Klowden Mann is proud to present They found ritual and order but couldn’t see the real (year 3008), the gallery’s fifth solo exhibition with Munich-born, Los Angeles-based artist Alexandra Wiesenfeld. The show features a series of large-scale oil paintings on canvas in which Wiesenfeld imagines a heightened future Earth--long after the climate has tipped--with few humans and very little evidence remaining of our time dominating the planet. The works are non-narrative: abstracted landscapes formed in vivid colors, offering the state of mind and eye of a future on the other side of our current strategy of dominance at all costs, and its consequences. The exhibition will be on view from December 7th, 2019 through January 11th, 2020, with an opening reception on Saturday December 7th from 6 to 8pm.
Wiesenfeld’s new works are visual representations of a time past the context of the structures humanity has built, and the vast resources we have mined and violence we have justified to sustain them. In her statement, Wiesenfeld writes, “Painting these invented landscapes is as much about climate grief, escapism into a sci-fi world as an act of devotion to the beauty of the natural world, even if no longer viable for us. They are about the human need for myth-making when facing landscape alone.”
Wiesenfeld forms the paintings through layers of color without a referent; made from imagination and impulse, there are often many stories of imagery and tone under the final painting. Several of the paintings include grids of colored dots that disappear and reappear on the surface, under and over forms that feel like rocks, flesh, plant life we have never seen. The dots often appear as a partially-formed system of analysis--visual schematics through which to understand land that is no longer familiar. In “Free Fall”, a central form of water and rock surges forward along with a vortex of red gestural marks that move in and out of the land, and pastel pink and blue dots of paint that are covered and uncovered in ways that resist logic. In “Free Fall 2” the red appears again, this time encircling boulders that may or may not be bodies, with vibrant light greens and blues suggesting phantom movement or projections.
In “American Gods” a central figure (or animal or object) sits on a pedestal that might be a tree trunk, settled amongst pink and green grass. Possibly an object of worship, or a future human animal in search of one, we find a blue cloud form edged with purple where her head would be; many eyes looking out from an expanse with no substance, orange forms that might be horns or electricity seeking out from the side of her head. Wiesenfeld asks, if we had the chance to start again, who and how would we elevate to worship? What would our compass be, and would we be able to resist the gods of capital and technology that we hold so dear now? What myths would we choose to live this time?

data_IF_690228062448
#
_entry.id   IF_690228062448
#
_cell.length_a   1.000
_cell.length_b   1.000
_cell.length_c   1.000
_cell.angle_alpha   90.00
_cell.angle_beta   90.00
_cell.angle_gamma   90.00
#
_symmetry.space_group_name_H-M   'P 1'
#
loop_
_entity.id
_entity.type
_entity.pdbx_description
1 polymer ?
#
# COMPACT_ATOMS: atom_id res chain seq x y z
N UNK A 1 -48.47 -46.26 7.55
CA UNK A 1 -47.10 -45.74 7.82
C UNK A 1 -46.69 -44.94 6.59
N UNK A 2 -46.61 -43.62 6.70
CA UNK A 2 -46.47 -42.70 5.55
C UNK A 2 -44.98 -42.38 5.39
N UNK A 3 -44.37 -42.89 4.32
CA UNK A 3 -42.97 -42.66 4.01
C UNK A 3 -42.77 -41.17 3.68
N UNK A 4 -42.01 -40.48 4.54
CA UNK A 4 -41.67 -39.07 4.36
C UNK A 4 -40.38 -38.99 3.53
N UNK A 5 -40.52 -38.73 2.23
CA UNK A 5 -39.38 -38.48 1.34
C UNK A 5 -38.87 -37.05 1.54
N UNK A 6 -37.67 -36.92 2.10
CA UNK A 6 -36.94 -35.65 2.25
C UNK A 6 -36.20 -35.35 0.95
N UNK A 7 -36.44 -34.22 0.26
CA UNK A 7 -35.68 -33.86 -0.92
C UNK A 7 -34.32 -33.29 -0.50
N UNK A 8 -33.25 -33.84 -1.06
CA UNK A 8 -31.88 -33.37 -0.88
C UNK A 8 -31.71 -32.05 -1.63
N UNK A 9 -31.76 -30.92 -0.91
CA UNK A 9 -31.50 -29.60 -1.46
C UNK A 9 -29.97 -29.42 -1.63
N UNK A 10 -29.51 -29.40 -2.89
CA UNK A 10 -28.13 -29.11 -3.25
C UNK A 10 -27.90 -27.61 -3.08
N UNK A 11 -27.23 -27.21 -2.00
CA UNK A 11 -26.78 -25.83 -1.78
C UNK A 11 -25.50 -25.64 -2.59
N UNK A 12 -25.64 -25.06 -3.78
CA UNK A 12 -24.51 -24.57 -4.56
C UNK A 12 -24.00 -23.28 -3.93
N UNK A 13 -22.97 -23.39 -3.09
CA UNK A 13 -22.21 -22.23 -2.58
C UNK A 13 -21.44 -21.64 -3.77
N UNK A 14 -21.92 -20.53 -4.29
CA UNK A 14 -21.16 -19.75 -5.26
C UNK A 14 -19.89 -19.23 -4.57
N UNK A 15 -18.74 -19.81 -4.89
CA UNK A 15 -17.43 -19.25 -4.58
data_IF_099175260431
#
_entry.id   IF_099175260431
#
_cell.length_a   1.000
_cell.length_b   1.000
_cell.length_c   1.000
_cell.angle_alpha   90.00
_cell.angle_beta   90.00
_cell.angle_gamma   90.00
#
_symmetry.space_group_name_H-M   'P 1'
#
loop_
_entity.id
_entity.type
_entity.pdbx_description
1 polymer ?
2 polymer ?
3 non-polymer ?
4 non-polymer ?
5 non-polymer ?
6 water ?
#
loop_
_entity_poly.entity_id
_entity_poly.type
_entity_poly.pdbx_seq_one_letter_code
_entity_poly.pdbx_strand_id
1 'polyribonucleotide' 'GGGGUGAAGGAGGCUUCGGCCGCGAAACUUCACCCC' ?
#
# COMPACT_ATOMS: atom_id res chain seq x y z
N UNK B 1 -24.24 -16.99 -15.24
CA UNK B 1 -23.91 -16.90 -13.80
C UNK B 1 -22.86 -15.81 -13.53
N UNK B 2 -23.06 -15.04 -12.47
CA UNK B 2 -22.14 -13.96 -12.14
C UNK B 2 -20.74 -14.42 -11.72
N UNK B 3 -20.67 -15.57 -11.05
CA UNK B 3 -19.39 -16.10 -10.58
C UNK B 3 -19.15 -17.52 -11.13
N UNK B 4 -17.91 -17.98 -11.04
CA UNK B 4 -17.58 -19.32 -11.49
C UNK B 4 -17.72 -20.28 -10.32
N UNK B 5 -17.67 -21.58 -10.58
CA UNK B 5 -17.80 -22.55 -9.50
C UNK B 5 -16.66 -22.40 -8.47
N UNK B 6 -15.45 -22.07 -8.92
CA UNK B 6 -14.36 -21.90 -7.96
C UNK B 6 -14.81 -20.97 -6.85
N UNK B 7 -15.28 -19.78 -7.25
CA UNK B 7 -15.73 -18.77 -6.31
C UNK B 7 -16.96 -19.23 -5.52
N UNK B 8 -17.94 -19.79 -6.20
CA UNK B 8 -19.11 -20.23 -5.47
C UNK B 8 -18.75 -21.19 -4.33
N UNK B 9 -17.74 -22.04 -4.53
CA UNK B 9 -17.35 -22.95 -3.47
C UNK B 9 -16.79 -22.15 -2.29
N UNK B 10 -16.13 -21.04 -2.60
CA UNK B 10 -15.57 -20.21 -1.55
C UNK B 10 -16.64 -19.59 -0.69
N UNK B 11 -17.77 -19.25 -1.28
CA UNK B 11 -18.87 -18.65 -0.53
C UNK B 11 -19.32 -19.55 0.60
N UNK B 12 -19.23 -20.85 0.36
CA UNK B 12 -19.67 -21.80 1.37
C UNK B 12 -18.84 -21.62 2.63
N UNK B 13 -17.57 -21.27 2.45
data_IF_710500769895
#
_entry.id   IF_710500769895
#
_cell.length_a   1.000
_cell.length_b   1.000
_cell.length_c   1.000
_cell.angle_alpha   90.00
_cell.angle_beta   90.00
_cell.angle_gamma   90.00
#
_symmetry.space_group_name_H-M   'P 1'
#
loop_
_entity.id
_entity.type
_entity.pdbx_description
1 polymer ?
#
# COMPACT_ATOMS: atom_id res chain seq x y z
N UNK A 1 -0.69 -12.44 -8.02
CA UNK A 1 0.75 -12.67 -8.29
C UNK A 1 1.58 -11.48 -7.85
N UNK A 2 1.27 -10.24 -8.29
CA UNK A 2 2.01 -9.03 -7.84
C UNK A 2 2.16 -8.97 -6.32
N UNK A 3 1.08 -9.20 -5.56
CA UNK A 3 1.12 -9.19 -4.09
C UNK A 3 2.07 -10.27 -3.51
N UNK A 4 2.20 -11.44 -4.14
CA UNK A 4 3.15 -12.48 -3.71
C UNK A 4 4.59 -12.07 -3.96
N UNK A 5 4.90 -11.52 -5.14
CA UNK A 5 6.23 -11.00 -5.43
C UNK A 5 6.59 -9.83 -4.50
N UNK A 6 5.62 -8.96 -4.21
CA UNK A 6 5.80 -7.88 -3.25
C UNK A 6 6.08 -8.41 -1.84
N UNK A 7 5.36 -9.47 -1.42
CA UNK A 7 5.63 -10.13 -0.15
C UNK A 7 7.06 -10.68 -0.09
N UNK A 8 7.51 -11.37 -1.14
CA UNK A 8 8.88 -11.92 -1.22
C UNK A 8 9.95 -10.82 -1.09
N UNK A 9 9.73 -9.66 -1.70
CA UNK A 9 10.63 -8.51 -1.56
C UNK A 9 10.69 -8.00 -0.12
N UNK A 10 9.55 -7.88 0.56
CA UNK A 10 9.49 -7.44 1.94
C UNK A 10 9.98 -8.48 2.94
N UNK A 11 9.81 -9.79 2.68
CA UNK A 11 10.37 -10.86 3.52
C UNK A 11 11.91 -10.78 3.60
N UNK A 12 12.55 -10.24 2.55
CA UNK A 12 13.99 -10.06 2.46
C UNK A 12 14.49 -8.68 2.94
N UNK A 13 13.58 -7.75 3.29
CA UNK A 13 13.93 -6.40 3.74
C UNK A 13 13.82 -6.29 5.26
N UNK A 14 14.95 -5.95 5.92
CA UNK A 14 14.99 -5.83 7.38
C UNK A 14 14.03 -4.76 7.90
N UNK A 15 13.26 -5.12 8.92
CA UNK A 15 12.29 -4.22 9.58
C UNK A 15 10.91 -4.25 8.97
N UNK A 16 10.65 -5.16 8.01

Alexandra Wiesenfeld (b. Munich, Germany) is a German-born, Los Angeles based artist who has exhibited extensively, at venues including Klowden Mann, Durden and Ray, Happy Lion, Angles Gallery, American Jewish University, Mount Saint Mary’s University, Occidental College, Eagle Rock Cultural Center in Los Angeles, the Irvine Fine Arts Center and the Torrance Art Museum in California, the Dactyl Foundation in New York, the Roswell Museum of Art in New Mexico, the Missoula Museum of Art in Montana, Anton Gallery in Washington, DC, HilbertRaum in Berlin, Kunst Karlshütte, Landshut in Germany, the CICA Museum in Gimpo, South Korea, and art fairs in San Francisco, Miami, Dallas, and London. Her work is held in public and private collections nationally and internationally, and she teaches at Los Angeles City College.